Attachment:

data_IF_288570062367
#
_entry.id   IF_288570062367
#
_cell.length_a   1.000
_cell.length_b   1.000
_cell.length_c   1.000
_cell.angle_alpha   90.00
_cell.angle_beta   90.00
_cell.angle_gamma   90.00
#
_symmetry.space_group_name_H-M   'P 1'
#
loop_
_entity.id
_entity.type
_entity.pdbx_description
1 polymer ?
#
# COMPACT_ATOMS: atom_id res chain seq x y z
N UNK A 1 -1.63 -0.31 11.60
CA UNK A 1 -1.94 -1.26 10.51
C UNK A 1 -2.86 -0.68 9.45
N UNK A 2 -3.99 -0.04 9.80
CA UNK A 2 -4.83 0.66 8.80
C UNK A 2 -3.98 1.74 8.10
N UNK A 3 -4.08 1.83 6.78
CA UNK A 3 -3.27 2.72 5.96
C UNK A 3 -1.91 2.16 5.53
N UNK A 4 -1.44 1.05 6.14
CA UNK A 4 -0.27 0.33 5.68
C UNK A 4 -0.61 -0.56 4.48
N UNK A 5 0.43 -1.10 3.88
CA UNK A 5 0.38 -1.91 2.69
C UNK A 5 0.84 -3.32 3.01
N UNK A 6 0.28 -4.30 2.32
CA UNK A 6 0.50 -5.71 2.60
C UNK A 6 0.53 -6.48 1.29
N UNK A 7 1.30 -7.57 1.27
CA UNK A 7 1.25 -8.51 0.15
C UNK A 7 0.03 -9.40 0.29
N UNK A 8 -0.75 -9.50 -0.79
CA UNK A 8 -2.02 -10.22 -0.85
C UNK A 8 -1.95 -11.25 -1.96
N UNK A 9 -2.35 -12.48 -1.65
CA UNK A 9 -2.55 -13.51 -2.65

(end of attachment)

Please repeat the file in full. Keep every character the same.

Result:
data_IF_288570062367
#
_entry.id   IF_288570062367
#
_cell.length_a   1.000
_cell.length_b   1.000
_cell.length_c   1.000
_cell.angle_alpha   90.00
_cell.angle_beta   90.00
_cell.angle_gamma   90.00
#
_symmetry.space_group_name_H-M   'P 1'
#
loop_
_entity.id
_entity.type
_entity.pdbx_description
1 polymer ?
#
# COMPACT_ATOMS: atom_id res chain seq x y z
N UNK A 1 -1.63 -0.31 11.60
CA UNK A 1 -1.94 -1.26 10.51
C UNK A 1 -2.86 -0.68 9.45
N UNK A 2 -3.99 -0.04 9.80
CA UNK A 2 -4.83 0.66 8.80
C UNK A 2 -3.98 1.74 8.10
N UNK A 3 -4.08 1.83 6.78
CA UNK A 3 -3.27 2.72 5.96
C UNK A 3 -1.91 2.16 5.53
N UNK A 4 -1.44 1.05 6.14
CA UNK A 4 -0.27 0.33 5.68
C UNK A 4 -0.61 -0.56 4.48
N UNK A 5 0.43 -1.10 3.88
CA UNK A 5 0.38 -1.91 2.69
C UNK A 5 0.84 -3.32 3.01
N UNK A 6 0.28 -4.30 2.32
CA UNK A 6 0.50 -5.71 2.60
C UNK A 6 0.53 -6.48 1.29
N UNK A 7 1.30 -7.57 1.27
CA UNK A 7 1.25 -8.51 0.15
C UNK A 7 0.03 -9.40 0.29
N UNK A 8 -0.75 -9.50 -0.79
CA UNK A 8 -2.02 -10.22 -0.85
C UNK A 8 -1.95 -11.25 -1.96
N UNK A 9 -2.35 -12.48 -1.65
CA UNK A 9 -2.55 -13.51 -2.65